The High Court has barred the carrier, Decent Rimbi, of Rimbi Travel and Tours, from disposing of any of his properties pending the finalization of his divorce case with ex-wife Everjoice Rimbi, née Sithole.
Everjoice filed an urgent chambers motion on December 31 last year seeking a restraining order to prevent her husband from disposing of any property of the company which she also co-owns and shares.
Decent had filed for divorce on December 20, 2021, after which it is alleged he then ordered security guards to deny Everjoice entry to company premises and access to assets and motor vehicles. of the company.
The husband is named as the first defendant in the petition while the company is the second defendant and the Registrar of Deeds, Central Vehicle Registry as well as the City of Harare are the other defendants.
On Friday last week, the High Court issued an interim order in favor of Everjoice and gave respondents 10 days notice to file a notice of objection if they were not satisfied with the order granted.
“It is hereby declared that the plaintiff as co-owner, co-shareholder and co-director is entitled to the remuneration, benefits and use of the assets of the syndicate and the company pending the decision of the divorce proceedings…first defendant (Decent) to pay the costs of this lawsuit,” read the interim judgment.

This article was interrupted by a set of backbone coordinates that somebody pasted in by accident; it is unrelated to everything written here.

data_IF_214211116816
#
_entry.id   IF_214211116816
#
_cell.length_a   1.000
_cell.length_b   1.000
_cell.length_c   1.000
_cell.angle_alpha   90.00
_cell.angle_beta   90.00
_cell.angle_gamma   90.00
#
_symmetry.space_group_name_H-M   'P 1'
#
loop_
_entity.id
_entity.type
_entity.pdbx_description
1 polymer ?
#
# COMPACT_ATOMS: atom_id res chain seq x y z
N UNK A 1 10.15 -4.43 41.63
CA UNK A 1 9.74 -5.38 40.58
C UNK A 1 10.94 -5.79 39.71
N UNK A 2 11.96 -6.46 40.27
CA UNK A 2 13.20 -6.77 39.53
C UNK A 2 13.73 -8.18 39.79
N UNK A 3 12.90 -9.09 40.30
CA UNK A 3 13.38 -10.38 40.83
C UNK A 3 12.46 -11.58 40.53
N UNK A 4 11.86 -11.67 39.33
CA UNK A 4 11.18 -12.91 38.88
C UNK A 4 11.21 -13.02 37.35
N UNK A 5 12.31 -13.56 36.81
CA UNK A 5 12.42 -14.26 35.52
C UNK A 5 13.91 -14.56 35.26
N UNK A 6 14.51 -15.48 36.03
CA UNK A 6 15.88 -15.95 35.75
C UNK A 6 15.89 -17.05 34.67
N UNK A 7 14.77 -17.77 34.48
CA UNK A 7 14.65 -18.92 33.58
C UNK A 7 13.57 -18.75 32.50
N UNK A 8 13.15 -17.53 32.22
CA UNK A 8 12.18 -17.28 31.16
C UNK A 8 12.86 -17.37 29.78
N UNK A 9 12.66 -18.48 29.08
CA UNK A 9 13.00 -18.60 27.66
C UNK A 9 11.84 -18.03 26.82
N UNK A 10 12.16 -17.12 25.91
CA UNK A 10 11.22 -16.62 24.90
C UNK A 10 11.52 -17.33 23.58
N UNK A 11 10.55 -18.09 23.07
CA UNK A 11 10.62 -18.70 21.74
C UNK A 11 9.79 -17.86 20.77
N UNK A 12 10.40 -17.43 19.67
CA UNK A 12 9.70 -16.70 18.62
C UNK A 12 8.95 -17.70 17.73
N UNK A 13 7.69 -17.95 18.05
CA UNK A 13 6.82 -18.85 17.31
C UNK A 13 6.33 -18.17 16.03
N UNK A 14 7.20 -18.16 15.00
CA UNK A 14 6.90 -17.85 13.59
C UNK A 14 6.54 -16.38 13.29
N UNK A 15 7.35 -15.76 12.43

“The first defendant and all who act through him are and are hereby prohibited and prohibited from preventing the plaintiff or his duly authorized representative from entering the premises of the company … and using the motor vehicle … the First Defendant and all who act through him are barred and prohibited from taking money out of the business’s earnings without the Plaintiff’s involvement and consent,” the court ordered.
Everjoice wants an equal right to the couple’s homes, one in New Marimba, Marlborough and Glen View 1 Extension.
She also wants unhindered ownership of the company’s 10 buses that are currently being shipped from China, 16 buses plying different routes in the country, a tanker, a tractor, several trailers and light vehicles.
“What bothered the Claimant was that shortly after the said subpoena was served, the First Respondent ordered security at the premises of the Second Respondent Company not to allow the Claimant access to the premises and also prohibited the applicant from using the motor vehicles she was using,” Everjoice submitted in its urgent chamber application.
“If the assets of the company are transferred without the intervention of the petitioner, she will suffer irreparable harm because her right of ownership will be violated and she will suffer damage in the ongoing divorce proceedings.
“Again, if the business continues to operate without the plaintiff’s involvement, the first defendant alone will receive all profits and the plaintiff who is entitled to an equal share of the profits will be deprived of them,” Everjoice said. in his request. .